“And Lord Overton,” she asked. “Is he fully recovered?”

Becky was not surprised the duchess knew of Overton’s accident. She sometimes thought that Her Grace knew everything, and certainly she had more reason than most to interest herself in anything that affected Becky’s youngest daughter. “He has headaches from time to time, Aunt Eleanor, but fewer than before. The doctor says he will have no long-term ill effects.”

Her Grace beamed, putting her cup into its saucer and back on the table before her. “Excellent. I was concerned when Aldridge mentioned Overton’s concerns about guardianship of the little girls, but he is just taking sensible precautions.”

Becky set down her own cup, her face carefully blank. “The marquis mentioned it to you, Ma’am?”

“Yes. And he has an idea that might just answer your husband’s need. But I have told him that I must speak with you before I give it my support. Will you hear me out, Becky?”

Becky nodded, cautiously. Another outrageous scheme by Aldridge? Whatever might it be, when he knew perfectly well that neither she nor Hugh would consider… But no, Her Grace would not be involved in anything of that sort.

“If we are to be fair, my dear Becky, we must agree that his last plot on your behalf was highly successful,” the duchess pointed out, which was perfectly true.

“Beyond expectations,” she agreed.

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She was a fallen woman; could they help her land on her feet?

A Baron for BeckyBecky is the envy of the courtesans of the demi-monde — the indulged mistress of the wealthy and charismatic Marquis of Aldridge. But she dreams of a normal life; one in which her daughter can have a future that does not depend on beauty, sex, and the whims of a man. Finding herself with child, she hesitates to tell Aldridge. Will he cast her off, send her away, or keep her and condemn another child to this uncertain shadow world?

The devil-may-care face Hugh shows to the world hides a desperate sorrow; a sorrow he tries to drown with drink and riotous living. His years at war haunt him, but even more, he doesn’t want to think about the illness that robbed him of the ability to father a son. When he dies, his barony will die with him. His title will fall into abeyance, and his estate will be scooped up by the Crown.

When Aldridge surprises them with a daring proposition, they do not expect love to be part of the bargain.

See more about A Baron for Becky, buy links, and links to the first chapters.

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The Duchess of Haverford has taken a hand in Rebecca Overton’s life a number of times, the most significant covered in A Baron for Becky. The following extract is about one of them:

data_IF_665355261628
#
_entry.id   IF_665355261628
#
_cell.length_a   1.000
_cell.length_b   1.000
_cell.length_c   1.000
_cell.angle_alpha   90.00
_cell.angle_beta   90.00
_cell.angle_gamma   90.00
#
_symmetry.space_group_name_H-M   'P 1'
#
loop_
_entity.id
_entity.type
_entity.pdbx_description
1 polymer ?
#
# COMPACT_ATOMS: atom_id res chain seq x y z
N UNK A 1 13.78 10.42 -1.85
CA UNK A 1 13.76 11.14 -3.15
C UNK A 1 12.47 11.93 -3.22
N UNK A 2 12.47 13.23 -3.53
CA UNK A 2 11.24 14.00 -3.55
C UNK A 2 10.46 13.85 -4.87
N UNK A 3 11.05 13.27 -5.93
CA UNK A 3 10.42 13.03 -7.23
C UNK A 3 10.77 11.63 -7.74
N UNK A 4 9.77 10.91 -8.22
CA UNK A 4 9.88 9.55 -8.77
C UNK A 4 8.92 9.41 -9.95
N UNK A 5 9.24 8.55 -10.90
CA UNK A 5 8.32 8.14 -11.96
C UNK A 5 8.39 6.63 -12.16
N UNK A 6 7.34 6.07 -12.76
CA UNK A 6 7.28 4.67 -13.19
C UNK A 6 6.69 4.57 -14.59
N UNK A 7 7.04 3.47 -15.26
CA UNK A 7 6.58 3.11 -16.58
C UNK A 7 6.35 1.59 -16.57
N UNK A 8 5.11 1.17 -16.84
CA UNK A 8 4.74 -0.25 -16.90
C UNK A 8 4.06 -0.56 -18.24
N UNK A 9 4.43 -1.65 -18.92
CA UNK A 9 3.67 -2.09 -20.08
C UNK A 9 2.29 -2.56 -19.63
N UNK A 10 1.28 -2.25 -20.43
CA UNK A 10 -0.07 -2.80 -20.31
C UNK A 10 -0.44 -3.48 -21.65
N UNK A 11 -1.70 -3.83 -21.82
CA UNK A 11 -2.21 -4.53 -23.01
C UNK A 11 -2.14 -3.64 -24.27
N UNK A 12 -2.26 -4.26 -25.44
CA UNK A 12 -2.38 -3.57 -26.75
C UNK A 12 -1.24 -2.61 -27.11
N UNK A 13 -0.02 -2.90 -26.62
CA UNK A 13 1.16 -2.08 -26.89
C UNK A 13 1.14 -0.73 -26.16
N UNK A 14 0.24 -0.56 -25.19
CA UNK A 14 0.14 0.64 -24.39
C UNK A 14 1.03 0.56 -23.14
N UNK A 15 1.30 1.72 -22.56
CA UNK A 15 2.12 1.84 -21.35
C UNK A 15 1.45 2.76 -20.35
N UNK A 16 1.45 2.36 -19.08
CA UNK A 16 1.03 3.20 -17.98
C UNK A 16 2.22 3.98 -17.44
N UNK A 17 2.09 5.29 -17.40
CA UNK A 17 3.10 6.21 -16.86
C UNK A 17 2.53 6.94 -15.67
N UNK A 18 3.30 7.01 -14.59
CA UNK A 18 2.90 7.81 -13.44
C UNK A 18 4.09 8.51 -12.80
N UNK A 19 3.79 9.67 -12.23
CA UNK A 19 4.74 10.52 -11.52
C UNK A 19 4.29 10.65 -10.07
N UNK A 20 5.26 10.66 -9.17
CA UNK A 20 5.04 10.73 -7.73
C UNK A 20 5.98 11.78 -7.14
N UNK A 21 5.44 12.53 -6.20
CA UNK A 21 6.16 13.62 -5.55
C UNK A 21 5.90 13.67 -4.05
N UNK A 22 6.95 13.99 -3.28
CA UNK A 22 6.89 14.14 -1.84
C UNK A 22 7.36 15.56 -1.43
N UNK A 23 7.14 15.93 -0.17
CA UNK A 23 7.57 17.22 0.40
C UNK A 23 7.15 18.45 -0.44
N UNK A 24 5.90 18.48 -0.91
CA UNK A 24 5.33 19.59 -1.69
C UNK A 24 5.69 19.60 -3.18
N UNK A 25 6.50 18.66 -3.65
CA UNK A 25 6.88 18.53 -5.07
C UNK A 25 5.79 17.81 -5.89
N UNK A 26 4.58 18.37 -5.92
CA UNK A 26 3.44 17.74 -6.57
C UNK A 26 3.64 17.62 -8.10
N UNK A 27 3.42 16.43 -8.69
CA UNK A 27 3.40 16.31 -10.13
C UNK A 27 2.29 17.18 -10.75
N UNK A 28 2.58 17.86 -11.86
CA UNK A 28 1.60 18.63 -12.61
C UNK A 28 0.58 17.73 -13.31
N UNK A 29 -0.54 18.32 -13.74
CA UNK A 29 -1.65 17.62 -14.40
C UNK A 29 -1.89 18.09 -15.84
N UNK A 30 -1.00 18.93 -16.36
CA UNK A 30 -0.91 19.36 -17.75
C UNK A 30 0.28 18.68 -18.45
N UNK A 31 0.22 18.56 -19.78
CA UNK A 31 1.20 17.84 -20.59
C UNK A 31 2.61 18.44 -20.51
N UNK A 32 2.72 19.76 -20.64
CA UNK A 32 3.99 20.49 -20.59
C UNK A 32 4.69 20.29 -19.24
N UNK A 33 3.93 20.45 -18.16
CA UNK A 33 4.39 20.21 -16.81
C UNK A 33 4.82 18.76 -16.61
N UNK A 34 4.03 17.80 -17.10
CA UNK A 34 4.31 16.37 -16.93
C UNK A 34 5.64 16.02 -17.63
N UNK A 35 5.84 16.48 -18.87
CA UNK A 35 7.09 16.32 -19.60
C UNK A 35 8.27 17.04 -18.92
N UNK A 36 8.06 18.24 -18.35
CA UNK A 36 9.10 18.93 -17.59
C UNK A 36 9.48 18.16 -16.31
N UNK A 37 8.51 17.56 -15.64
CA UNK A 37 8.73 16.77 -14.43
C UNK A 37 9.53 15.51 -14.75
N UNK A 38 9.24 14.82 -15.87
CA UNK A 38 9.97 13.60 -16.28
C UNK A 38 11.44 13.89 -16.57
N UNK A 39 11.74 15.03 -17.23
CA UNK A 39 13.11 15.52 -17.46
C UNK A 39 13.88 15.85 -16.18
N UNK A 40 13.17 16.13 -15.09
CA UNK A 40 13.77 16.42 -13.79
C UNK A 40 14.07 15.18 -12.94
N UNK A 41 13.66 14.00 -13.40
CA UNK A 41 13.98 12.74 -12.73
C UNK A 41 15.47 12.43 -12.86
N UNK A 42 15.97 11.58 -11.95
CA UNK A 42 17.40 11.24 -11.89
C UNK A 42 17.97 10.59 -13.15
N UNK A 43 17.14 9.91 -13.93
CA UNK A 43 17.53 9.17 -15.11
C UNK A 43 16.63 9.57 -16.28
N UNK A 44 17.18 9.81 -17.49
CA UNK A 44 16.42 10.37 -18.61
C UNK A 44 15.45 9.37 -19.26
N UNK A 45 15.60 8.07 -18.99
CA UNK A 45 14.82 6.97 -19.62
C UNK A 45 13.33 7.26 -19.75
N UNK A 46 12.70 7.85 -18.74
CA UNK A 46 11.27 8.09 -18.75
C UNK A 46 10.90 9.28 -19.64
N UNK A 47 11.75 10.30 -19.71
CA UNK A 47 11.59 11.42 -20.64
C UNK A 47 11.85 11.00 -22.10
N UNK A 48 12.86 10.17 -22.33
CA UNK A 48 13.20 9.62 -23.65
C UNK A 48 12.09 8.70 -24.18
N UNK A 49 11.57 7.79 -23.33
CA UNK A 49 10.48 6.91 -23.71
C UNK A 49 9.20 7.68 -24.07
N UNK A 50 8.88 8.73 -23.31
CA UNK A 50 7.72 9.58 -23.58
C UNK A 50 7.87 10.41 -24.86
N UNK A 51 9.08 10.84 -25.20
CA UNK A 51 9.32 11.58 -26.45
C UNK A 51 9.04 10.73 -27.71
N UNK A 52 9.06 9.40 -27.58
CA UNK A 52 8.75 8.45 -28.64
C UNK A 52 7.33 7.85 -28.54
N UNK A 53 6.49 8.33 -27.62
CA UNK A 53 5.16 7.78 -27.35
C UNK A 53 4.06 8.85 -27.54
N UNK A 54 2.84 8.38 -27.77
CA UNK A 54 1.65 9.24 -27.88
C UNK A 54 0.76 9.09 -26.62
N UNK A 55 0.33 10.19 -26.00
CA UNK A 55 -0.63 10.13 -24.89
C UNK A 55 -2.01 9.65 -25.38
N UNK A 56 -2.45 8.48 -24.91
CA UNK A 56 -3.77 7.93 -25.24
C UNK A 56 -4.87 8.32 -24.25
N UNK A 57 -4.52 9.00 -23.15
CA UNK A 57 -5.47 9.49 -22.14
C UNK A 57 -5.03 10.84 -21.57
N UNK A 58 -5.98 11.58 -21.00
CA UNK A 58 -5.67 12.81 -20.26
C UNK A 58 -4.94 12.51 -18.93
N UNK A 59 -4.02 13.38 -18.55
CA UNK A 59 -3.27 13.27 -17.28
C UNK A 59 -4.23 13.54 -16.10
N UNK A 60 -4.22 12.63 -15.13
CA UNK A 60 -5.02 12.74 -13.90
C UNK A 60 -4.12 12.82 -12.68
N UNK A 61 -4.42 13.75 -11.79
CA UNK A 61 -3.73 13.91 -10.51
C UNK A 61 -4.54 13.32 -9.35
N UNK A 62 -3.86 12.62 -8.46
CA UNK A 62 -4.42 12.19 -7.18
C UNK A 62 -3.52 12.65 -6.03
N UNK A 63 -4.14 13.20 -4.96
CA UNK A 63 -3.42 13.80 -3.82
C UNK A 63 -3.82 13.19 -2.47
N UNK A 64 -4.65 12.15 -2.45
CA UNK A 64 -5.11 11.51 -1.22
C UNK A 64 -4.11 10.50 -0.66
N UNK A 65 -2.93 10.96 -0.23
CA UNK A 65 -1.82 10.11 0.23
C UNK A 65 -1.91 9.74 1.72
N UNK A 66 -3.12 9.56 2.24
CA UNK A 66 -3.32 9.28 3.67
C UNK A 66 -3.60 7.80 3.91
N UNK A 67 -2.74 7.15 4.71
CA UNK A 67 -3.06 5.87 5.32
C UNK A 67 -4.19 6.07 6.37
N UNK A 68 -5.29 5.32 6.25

While Aldridge visited his Mama to explain what they wanted, Hugh went cap, and purse, in hand to Doctor’s Commons to arrange a special licence.

It took longer than he’d hoped, and a lucky encounter with a friend from university, to be admitted to the Archbishop’s presence, but two days later, he had his licence. It was in his pocket, and Becky at his side, when they waited on Her Grace, summoned by a scented note delivered by the hand of a liveried footman.

Hugh had been in the heir’s wing many times, and at Haverford, the family seat, when he was a boy. He had never entered Haverford House by the main door. Designed to impress, the approach sat back from the road, admittance through a gatekeeper. They were paraded through the paved courtyard by another liveried servant to the stairs between pillars that stretched three stories to the pediment above.

Inside, the ducal glory continued; a marbled entrance chamber the height of the house that would make a ballroom in any lesser mansion, with majestic flights of stairs rising on either side and curving to meet, only to split again in a symphony of wood and stone. Grenford ancestors were everywhere, twice as large as life, painted on canvas and moulded from stone, cold eyes examining petitioners and finding them all unworthy.

Aldridge met them in the entrance chamber, and led them up the first flight of stairs and down a sumptuously carpeted hall that was elegantly papered above richly carved panels. Four men could have walked arm-in-arm down the middle, never touching the furniture and art lining both walls, between highly-polished doors.

Busts on marble pedestals alternated with delicate gilded tables and seats upholstered in the Haverford green, scarlet and gold, many embroidered with the unicorn and phoenix from the Haverford coat of arms. The art in gilded frames that hung both walls showed more Grenford ancestors, interspersed with favourite animals, scenes from the Bible, and retellings of Greek legends. The ornately painted ceiling boasted flowers, leaves, and decorative swirls, the many colours highlighted in gilding.

Here and there, an open door gave them a view into one large chamber after another, each room richer than the last. At intervals, curtained arches led to more halls, more stairs.

Hugh was openly gawping, and Becky drew closer to him, as if for protection.

“A bit over the top, don’t you think?” he whispered to her, and was rewarded with a quick, nervous, smile.

The duchess received them in a sitting room that, if rich and elegant, was at least more human in scale.

She offered a cheek to Aldridge for a kiss, and a hand to Hugh. Becky held back.

“Come, my dear,” she coaxed. “Mrs Winstanley, is it not? Soon to be Baroness Overton. You shall kiss me, my dear, and I shall be godmother to your child, since I cannot claim the closer title.”

Hugh relaxed, then. Her Grace would champion them for her grandchild’s sake. He took the offered chair, and Aldridge leant against the mantelpiece. The duchess ignored them both to focus on Becky.

She insisted on Becky sitting beside her.

“Are you keeping well, my dear? Are you eating?”

“Yes, Your Grace.” Becky’s voice was so quiet Hugh had to lean forward to hear.

“You must eat several times a day, dear. More as the baby takes up more room…” she trailed off as Becky blushed scarlet. “And when do you expect the little one to arrive?”

“At Yuletide, Ma’am. Or perhaps early January.”

“What of sleep, Mrs Winstanley? Are you able to rest in the afternoons?” She turned to Hugh. “An afternoon rest is most efficacious for women who are increasing, Lord Overton. I will expect you to keep her in bed in the afternoon.”

“Yes, Ma’am,” Hugh replied, blushing in his turn.

The duchess silenced her sniggering son with a raised eyebrow.